Originally posted: Thu, 16 Feb 2006 20:13:31
"This book resulted from the Machiavelli at 500 conference held in Manchester in May 1998," the editors explain in the introduction. This edited collection has some of the advantages and many of the disadvantages of other books resulting from such conferences. The advantages include a wide variety of disciplinary and field perspectives and a tendency toward dialogue among chapters. The disadvantages include a tendency of some of these chapters to talk past each other; to disagree on even the most simple of premises (was Machiavelli chiefly concerned with power or the republic? was he totally amoral or extremely moral? did he believe in the divine right of kings, or was that notion foreign to the Florentine republican?); and to go over the same ground in poorly coordinated ways. Again, these disadvantages are common in such collections, but they are exacerbated here because the chapters are focused on Machiavelli's impact, and that impact is hard to gauge when the contributors don't seem to agree on who Machiavelli was.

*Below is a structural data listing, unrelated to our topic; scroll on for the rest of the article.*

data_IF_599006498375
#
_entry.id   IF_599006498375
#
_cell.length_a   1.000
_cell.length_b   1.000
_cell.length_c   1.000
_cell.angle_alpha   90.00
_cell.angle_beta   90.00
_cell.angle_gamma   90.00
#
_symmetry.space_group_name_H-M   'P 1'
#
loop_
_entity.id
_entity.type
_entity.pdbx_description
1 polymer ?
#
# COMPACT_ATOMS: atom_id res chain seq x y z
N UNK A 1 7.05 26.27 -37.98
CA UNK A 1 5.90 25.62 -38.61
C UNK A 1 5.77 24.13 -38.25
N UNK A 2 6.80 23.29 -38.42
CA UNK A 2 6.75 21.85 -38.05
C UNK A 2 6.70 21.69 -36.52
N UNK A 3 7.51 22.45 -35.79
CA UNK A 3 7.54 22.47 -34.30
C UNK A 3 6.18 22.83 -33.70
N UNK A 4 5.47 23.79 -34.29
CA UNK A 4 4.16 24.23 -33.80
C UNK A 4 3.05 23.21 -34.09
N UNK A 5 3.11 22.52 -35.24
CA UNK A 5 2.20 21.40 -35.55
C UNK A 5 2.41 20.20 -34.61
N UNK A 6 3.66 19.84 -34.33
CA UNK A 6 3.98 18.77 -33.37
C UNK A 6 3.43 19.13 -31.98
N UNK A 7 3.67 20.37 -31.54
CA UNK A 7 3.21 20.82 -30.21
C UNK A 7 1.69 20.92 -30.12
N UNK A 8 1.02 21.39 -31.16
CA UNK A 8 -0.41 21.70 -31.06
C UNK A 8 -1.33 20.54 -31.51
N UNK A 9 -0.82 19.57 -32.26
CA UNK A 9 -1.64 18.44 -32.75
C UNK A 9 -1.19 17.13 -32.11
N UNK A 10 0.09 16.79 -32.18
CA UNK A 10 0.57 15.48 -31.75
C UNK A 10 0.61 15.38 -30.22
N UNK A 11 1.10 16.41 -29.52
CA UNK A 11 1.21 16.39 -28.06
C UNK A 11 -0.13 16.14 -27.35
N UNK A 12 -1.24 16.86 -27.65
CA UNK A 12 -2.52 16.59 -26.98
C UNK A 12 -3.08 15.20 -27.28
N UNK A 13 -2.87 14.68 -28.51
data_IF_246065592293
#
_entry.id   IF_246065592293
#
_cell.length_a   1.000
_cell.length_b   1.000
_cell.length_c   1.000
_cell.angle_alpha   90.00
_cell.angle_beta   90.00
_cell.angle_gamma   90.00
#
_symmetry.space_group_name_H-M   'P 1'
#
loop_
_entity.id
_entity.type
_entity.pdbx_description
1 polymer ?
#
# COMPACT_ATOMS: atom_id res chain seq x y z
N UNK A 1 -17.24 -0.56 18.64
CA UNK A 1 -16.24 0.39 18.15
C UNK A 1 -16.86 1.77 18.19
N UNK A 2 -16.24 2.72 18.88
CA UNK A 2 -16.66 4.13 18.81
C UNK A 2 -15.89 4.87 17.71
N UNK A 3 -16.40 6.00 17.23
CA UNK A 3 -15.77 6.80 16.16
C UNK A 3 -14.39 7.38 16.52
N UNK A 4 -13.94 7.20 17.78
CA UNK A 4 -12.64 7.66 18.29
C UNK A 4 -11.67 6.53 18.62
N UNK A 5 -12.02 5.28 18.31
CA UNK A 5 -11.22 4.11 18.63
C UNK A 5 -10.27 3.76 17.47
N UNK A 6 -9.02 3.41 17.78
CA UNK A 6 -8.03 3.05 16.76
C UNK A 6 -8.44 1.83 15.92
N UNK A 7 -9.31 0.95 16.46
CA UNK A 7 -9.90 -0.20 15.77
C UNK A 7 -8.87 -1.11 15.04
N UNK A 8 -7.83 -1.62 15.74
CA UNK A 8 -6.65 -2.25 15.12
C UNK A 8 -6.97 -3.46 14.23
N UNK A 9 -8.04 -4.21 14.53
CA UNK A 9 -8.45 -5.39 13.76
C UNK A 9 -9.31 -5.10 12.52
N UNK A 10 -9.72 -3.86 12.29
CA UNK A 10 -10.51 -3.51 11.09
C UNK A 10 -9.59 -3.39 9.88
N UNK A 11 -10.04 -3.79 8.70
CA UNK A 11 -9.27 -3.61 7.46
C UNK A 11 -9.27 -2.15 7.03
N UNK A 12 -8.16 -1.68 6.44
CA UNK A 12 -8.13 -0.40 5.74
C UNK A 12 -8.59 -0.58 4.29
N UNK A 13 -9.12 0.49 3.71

The collection is at its most schizophrenic in Beatrice Rangoni Machiavelli's chapter, in which she approvingly lists several positive interpretations of her distant relative's work, not acknowledging that these interpretations are mutually contradictory -- they can't all be true.
Some insights do emerge in the reading, particularly contextual insights about Machiavelli's time; a discussion of whether Machiavelli was poststructuralist; an examination of Machiavelli from within different ethical systems; and a contrast between Machiavelli and Marx (Machiavelli took human nature to be essentially fixed, Marx didn't). But those insights take some work to uncover. >
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